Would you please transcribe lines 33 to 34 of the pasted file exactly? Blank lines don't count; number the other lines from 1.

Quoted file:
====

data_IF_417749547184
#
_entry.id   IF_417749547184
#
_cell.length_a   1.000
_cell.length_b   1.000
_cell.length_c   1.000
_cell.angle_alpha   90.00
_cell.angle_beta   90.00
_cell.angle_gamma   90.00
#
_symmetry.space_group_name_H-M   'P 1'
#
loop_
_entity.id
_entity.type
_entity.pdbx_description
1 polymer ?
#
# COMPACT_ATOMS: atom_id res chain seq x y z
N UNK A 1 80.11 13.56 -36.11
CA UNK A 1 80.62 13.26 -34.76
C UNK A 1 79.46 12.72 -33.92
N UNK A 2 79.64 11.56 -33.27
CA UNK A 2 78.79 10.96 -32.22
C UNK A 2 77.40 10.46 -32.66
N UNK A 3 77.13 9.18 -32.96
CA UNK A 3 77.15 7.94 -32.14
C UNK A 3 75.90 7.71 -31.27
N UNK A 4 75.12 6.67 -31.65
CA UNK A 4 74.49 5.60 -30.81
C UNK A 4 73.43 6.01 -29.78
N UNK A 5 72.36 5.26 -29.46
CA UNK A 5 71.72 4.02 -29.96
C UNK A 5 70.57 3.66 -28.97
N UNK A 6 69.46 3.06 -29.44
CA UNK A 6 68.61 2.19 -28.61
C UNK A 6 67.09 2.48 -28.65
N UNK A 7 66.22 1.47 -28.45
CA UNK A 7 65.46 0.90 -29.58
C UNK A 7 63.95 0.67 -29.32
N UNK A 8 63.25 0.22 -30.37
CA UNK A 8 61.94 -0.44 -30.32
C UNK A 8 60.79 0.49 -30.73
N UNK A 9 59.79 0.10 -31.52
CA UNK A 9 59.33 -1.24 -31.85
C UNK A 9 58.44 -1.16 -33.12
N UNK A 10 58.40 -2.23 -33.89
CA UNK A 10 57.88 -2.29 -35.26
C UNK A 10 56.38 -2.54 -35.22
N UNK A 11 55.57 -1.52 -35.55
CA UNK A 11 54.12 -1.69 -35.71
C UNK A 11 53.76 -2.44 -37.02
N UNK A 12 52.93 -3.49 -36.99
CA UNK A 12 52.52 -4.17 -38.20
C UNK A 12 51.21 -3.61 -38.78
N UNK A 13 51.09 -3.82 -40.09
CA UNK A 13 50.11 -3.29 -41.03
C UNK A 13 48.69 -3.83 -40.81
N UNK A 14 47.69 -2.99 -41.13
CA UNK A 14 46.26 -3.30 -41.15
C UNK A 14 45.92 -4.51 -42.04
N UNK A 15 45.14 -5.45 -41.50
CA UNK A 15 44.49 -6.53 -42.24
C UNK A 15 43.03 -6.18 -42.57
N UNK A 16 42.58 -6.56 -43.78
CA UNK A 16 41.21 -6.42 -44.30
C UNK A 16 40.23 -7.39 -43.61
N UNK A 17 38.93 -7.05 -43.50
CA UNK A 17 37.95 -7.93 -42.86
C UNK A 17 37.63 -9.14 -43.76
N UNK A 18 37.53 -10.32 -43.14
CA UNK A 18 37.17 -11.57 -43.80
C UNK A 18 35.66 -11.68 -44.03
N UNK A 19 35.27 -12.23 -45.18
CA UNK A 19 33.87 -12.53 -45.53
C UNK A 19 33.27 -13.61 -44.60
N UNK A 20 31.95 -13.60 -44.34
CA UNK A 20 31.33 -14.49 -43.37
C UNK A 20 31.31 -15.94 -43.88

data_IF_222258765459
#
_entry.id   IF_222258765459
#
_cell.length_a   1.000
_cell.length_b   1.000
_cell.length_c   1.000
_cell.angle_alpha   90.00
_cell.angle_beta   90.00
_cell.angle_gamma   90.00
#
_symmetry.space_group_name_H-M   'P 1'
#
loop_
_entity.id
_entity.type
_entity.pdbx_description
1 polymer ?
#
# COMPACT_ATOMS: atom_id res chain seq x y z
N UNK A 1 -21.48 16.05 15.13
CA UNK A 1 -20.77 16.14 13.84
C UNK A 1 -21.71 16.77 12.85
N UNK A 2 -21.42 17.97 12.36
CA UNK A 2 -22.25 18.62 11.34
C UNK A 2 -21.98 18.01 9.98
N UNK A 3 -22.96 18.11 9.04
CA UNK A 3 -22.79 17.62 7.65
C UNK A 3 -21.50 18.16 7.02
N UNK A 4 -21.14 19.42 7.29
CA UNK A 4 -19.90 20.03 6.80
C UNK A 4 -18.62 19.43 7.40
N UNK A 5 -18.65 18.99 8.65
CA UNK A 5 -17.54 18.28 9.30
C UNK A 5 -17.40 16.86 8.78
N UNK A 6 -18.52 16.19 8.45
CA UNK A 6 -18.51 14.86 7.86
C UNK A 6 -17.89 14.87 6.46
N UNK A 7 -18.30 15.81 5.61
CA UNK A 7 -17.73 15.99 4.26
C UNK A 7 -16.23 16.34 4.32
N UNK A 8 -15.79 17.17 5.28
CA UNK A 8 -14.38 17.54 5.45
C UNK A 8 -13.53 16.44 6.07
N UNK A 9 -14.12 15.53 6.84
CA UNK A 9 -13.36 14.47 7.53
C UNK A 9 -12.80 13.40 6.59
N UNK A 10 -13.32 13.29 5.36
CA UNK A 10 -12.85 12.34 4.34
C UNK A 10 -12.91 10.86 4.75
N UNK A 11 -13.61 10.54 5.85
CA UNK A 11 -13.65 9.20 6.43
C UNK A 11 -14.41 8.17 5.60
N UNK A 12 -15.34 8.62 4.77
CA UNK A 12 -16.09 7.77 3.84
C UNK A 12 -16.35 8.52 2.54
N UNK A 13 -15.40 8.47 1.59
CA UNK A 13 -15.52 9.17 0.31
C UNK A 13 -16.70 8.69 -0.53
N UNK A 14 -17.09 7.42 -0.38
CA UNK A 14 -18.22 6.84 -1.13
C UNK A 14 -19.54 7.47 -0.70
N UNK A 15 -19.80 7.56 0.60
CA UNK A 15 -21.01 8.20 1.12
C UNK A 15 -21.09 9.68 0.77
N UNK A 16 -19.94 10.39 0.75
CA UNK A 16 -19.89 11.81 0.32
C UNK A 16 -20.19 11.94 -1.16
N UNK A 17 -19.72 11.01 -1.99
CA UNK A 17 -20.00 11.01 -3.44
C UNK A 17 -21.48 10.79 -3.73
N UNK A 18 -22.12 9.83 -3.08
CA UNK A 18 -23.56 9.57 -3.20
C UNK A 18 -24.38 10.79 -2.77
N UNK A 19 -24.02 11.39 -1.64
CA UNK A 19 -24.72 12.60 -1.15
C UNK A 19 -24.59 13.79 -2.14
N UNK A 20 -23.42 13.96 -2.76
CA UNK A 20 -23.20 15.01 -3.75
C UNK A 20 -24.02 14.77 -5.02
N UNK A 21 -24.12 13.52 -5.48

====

N UNK A 5 72.36 5.26 -29.46
CA UNK A 5 71.72 4.02 -29.96